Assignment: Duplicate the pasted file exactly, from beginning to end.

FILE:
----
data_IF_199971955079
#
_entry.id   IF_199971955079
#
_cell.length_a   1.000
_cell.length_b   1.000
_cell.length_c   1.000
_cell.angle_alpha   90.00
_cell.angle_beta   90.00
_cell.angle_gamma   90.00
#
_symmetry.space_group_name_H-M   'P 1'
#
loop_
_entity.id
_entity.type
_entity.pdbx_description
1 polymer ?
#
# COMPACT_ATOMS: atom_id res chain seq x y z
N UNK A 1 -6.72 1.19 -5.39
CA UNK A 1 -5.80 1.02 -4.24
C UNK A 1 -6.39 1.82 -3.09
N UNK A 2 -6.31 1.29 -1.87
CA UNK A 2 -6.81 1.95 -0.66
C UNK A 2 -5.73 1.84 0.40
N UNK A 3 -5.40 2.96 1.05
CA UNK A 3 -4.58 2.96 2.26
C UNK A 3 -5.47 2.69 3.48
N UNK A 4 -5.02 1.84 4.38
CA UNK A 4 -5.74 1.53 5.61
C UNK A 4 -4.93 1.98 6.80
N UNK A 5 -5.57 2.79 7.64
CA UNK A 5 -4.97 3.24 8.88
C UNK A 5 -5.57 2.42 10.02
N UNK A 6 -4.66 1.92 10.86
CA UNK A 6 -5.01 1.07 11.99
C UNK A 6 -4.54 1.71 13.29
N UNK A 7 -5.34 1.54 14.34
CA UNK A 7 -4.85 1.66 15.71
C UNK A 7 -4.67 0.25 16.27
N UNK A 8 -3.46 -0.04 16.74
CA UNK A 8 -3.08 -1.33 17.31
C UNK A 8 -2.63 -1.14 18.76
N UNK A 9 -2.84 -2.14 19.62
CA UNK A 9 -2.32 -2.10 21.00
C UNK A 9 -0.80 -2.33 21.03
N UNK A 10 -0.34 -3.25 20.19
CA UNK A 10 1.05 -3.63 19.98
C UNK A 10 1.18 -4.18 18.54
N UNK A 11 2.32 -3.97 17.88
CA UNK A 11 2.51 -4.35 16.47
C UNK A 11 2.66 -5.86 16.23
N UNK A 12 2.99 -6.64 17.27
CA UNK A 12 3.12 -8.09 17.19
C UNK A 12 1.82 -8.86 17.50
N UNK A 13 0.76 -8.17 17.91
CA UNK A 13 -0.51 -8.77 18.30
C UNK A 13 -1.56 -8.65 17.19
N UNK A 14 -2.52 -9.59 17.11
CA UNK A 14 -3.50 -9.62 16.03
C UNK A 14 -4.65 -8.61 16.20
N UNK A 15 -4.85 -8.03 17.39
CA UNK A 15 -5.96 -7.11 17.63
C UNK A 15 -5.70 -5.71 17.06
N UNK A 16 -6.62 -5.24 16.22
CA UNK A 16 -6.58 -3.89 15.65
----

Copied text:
data_IF_199971955079
#
_entry.id   IF_199971955079
#
_cell.length_a   1.000
_cell.length_b   1.000
_cell.length_c   1.000
_cell.angle_alpha   90.00
_cell.angle_beta   90.00
_cell.angle_gamma   90.00
#
_symmetry.space_group_name_H-M   'P 1'
#
loop_
_entity.id
_entity.type
_entity.pdbx_description
1 polymer ?
#
# COMPACT_ATOMS: atom_id res chain seq x y z
N UNK A 1 -6.72 1.19 -5.39
CA UNK A 1 -5.80 1.02 -4.24
C UNK A 1 -6.39 1.82 -3.09
N UNK A 2 -6.31 1.29 -1.87
CA UNK A 2 -6.81 1.95 -0.66
C UNK A 2 -5.73 1.84 0.40
N UNK A 3 -5.40 2.96 1.05
CA UNK A 3 -4.58 2.96 2.26
C UNK A 3 -5.47 2.69 3.48
N UNK A 4 -5.02 1.84 4.38
CA UNK A 4 -5.74 1.53 5.61
C UNK A 4 -4.93 1.98 6.80
N UNK A 5 -5.57 2.79 7.64
CA UNK A 5 -4.97 3.24 8.88
C UNK A 5 -5.57 2.42 10.02
N UNK A 6 -4.66 1.92 10.86
CA UNK A 6 -5.01 1.07 11.99
C UNK A 6 -4.54 1.71 13.29
N UNK A 7 -5.34 1.54 14.34
CA UNK A 7 -4.85 1.66 15.71
C UNK A 7 -4.67 0.25 16.27
N UNK A 8 -3.46 -0.04 16.74
CA UNK A 8 -3.08 -1.33 17.31
C UNK A 8 -2.63 -1.14 18.76
N UNK A 9 -2.84 -2.14 19.62
CA UNK A 9 -2.32 -2.10 21.00
C UNK A 9 -0.80 -2.33 21.03
N UNK A 10 -0.34 -3.25 20.19
CA UNK A 10 1.05 -3.63 19.98
C UNK A 10 1.18 -4.18 18.54
N UNK A 11 2.32 -3.97 17.88
CA UNK A 11 2.51 -4.35 16.47
C UNK A 11 2.66 -5.86 16.23
N UNK A 12 2.99 -6.64 17.27
CA UNK A 12 3.12 -8.09 17.19
C UNK A 12 1.82 -8.86 17.50
N UNK A 13 0.76 -8.17 17.91
CA UNK A 13 -0.51 -8.77 18.30
C UNK A 13 -1.56 -8.65 17.19
N UNK A 14 -2.52 -9.59 17.11
CA UNK A 14 -3.50 -9.62 16.03
C UNK A 14 -4.65 -8.61 16.20
N UNK A 15 -4.85 -8.03 17.39
CA UNK A 15 -5.96 -7.11 17.63
C UNK A 15 -5.70 -5.71 17.06
N UNK A 16 -6.62 -5.24 16.22
CA UNK A 16 -6.58 -3.89 15.65